Photos by Alessandra Zecchini ©

Saturday, January 19, 2013

Lunch at Yagenbori in Tokyo, with delicious Yudofu, rice and pickles

Bence and Judit took us to Yagenbori, a traditional Japanese restaurant that specializes in high class Kyoto cuisine. The pickles come from Kyoto and the rice is just perfect, and we had the perfect dish for winter: yudofu, fresh tofu simmered in a light kombu broth. The tofu is then dipped in another broth, this is usually made with fish flakes, but for vegetarians just ask for some soy sauce and then use some of the stock from the simmering tofu to thin it down. 
The restaurant entrance 

Kyoto pickles and yudofu

All gone!

Photos by Alessandra Zecchini ©

Friday, January 18, 2013

Fruit, cheese or dessert? Ricotta with blueberries and honey for Sweet New Zealand

This is a no-cook dessert that can be made in two minutes, and with three ingredients. Also, it can be served as fruit, or cheese! Place a spoon of creamy ricotta in a glass or verrine, add some blueberries and a little bit of honey. Repeat with a second layer. Refrigerate until serving time.

This dessert is for Sweet New Zealand, this month of January hosted by Arfi. To enter please click here.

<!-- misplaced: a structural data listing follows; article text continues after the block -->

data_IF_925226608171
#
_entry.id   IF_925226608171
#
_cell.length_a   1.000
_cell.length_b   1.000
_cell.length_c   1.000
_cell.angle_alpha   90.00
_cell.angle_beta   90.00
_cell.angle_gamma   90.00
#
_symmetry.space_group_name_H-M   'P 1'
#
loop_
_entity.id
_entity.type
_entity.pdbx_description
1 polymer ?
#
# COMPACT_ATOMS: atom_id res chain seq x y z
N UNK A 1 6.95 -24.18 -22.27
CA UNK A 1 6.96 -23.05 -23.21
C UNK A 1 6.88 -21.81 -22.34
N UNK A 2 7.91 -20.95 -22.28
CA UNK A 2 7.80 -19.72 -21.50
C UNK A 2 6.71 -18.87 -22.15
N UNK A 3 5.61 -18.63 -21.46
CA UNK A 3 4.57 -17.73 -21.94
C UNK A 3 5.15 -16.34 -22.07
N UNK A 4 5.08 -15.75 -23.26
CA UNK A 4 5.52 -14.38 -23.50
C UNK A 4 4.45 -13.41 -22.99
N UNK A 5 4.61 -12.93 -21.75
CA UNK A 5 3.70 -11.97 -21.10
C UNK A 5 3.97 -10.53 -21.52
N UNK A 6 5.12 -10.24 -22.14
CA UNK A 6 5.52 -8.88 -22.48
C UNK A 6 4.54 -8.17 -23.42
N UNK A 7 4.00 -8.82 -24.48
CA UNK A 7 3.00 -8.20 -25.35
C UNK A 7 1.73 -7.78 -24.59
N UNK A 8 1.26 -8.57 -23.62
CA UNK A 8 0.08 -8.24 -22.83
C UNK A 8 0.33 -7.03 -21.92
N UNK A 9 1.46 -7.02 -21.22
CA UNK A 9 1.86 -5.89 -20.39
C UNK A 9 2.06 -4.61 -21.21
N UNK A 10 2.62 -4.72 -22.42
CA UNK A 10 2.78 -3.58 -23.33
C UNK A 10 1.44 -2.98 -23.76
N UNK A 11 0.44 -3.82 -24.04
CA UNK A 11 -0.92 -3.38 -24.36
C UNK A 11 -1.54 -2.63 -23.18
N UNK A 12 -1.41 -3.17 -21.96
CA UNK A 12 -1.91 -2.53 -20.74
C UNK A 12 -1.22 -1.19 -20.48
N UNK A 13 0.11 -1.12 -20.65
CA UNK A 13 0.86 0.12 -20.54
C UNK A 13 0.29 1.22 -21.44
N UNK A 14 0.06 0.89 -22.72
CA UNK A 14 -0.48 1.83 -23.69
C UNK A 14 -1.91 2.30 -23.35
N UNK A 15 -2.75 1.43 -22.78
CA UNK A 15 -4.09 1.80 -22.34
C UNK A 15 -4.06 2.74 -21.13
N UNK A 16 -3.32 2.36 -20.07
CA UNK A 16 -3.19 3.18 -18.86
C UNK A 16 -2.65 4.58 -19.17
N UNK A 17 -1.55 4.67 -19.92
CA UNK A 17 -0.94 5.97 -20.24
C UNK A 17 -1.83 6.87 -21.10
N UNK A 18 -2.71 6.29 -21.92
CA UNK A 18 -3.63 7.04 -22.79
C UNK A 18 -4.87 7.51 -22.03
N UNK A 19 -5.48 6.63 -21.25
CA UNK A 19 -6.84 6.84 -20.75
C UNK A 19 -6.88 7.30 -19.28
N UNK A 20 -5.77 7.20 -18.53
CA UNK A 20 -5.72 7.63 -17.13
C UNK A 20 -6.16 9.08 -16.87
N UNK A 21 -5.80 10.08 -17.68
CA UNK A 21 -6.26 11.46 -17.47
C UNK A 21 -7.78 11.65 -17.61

Photos and Recipes by Alessandra Zecchini ©

Thursday, January 17, 2013

Asakusa and Shibuya

The view from Asakusa, tall and strange buildings: Tokyo Skytree and the Asahi Building with the Philippe Starck's The Asahi Flame (Flamme d'Or) (when I was living in Tokyo we used to call it the golden sperm, but I am sure that a number of names are used for it!

Sweets filled with azuki bean paste, just bought piping hot from one of the many stall in the Asakusa Sensō-ji Temple.  Below, three more images from Asakusa Temple.

Shibuya, so many memories here, nice to be just looking at the famous scrambled Shibuya crossing without having to rush somewhere!

Photos by Alessandra Zecchini and Arantxa Zecchini Dowling ©